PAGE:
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Re: Floating-Point Computing

Antonio wrote:
> Dear List,
> I came across this Sun article on floating point:
> which calculates the following code:
> main()
> {
>  register i;
>  double f=0.0;
>  double sqrt();
>  for(i=0;i<=1000000000;i++)
>  {
>     f+=sqrt( (double) i);
>  }
>  printf("Finished %20.14f\n",f);
> }
> whose correct answer using Euler-Maclaurin formula is:
> f=21081851083600.37596259382529338
> Tried to implement in mathematica, just for fun, so that later I could
> play with precision, but the kernel has no more memory and shuts down.
> N[Total[Sqrt[Range[1000000000]]]]

If all those numbers are stored as 32-bit integers in a packed array, 
they would take up about 4*10^9/1024^3 ~= 3.7 GB space.  That is already 
too much for a 32-bit machine, and more than most present-day personal 
computers can handle.  Mapping Sqrt to the list unpacks it, eating up 
even more memory.  Creating a symbolic sum with Total and only 
numericising at the end doesn't help either.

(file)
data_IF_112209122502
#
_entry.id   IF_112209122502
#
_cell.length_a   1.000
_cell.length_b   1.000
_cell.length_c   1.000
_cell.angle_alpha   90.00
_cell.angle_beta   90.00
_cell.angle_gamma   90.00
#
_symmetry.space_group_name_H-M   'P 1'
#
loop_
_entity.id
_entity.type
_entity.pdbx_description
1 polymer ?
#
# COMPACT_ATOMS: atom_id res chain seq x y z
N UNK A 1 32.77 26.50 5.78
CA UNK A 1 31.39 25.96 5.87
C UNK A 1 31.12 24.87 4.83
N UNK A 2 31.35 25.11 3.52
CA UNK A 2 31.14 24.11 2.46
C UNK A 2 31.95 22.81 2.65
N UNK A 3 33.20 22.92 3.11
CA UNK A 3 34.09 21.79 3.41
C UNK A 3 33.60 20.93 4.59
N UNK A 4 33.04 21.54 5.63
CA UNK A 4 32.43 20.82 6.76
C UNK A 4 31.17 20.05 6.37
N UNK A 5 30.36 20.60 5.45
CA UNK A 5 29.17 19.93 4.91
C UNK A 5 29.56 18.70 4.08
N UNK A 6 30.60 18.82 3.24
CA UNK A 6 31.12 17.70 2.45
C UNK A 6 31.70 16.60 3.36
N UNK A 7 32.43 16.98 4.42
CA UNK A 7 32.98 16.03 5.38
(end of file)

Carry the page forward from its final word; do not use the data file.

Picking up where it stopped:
The only reasonable approach here is to write code that is equivalent to 
the C version, i.e. doesn't pre-compute the list of numbers to be 
summed.  But that will run too slowly in Mathematica.  So Mathematica is 
not really the right tool for summing 10^9 numbers.

Two possible versions:

fun1[n_Integer] := Module[{f = 0.},
   Do[f += N@Sqrt[i], {i, n}];

fun2 = Compile[{{n, _Integer}}, Module[{f = 0.},
    Do[f += N@Sqrt[i], {i, n}];

fun2[10^9] can finish in a reasonable time, but it only works with 
machine precision numbers (because of Compile).

If you sum fewer numbers, use Total@Sqrt@N@Range[n] instead of 

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